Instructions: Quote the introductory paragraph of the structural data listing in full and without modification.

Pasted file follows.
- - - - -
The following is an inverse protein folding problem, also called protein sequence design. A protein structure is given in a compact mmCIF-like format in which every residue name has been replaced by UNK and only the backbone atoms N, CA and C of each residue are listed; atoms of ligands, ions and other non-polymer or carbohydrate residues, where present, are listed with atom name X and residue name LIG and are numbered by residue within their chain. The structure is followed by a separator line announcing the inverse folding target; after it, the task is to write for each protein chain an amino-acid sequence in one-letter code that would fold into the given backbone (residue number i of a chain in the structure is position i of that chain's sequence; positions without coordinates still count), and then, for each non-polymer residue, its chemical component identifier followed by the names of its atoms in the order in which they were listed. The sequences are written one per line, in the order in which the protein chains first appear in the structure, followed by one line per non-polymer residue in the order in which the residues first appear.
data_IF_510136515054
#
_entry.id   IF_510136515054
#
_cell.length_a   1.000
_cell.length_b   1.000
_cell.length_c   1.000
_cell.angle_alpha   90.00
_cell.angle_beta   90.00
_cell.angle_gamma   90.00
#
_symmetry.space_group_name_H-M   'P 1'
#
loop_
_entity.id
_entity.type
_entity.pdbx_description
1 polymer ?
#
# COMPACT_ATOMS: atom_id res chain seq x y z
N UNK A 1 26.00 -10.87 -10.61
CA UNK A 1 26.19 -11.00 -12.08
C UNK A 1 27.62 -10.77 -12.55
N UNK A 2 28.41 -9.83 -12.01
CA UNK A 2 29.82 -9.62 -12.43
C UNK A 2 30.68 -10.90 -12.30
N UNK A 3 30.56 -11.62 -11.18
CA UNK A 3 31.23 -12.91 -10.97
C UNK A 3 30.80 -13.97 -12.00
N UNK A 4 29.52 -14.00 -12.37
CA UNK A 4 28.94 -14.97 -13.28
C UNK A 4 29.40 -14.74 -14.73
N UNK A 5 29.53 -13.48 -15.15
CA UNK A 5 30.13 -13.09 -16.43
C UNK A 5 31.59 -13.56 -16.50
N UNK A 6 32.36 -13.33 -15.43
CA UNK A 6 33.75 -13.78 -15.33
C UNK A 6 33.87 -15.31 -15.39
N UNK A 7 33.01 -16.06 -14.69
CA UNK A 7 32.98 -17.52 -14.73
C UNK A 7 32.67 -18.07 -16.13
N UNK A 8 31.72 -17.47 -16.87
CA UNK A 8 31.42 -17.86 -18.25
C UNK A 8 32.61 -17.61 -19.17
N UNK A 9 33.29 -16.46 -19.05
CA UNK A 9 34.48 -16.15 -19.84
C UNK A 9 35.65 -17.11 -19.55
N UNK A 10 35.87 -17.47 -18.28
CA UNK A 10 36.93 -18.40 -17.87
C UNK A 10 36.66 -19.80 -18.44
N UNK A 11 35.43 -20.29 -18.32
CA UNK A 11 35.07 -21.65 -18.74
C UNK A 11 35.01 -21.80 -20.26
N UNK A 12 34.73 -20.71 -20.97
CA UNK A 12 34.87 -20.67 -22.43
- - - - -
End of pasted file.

The following is an inverse protein folding problem, also called protein sequence design. A protein structure is given in a compact mmCIF-like format in which every residue name has been replaced by UNK and only the backbone atoms N, CA and C of each residue are listed; atoms of ligands, ions and other non-polymer or carbohydrate residues, where present, are listed with atom name X and residue name LIG and are numbered by residue within their chain. The structure is followed by a separator line announcing the inverse folding target; after it, the task is to write for each protein chain an amino-acid sequence in one-letter code that would fold into the given backbone (residue number i of a chain in the structure is position i of that chain's sequence; positions without coordinates still count), and then, for each non-polymer residue, its chemical component identifier followed by the names of its atoms in the order in which they were listed. The sequences are written one per line, in the order in which the protein chains first appear in the structure, followed by one line per non-polymer residue in the order in which the residues first appear.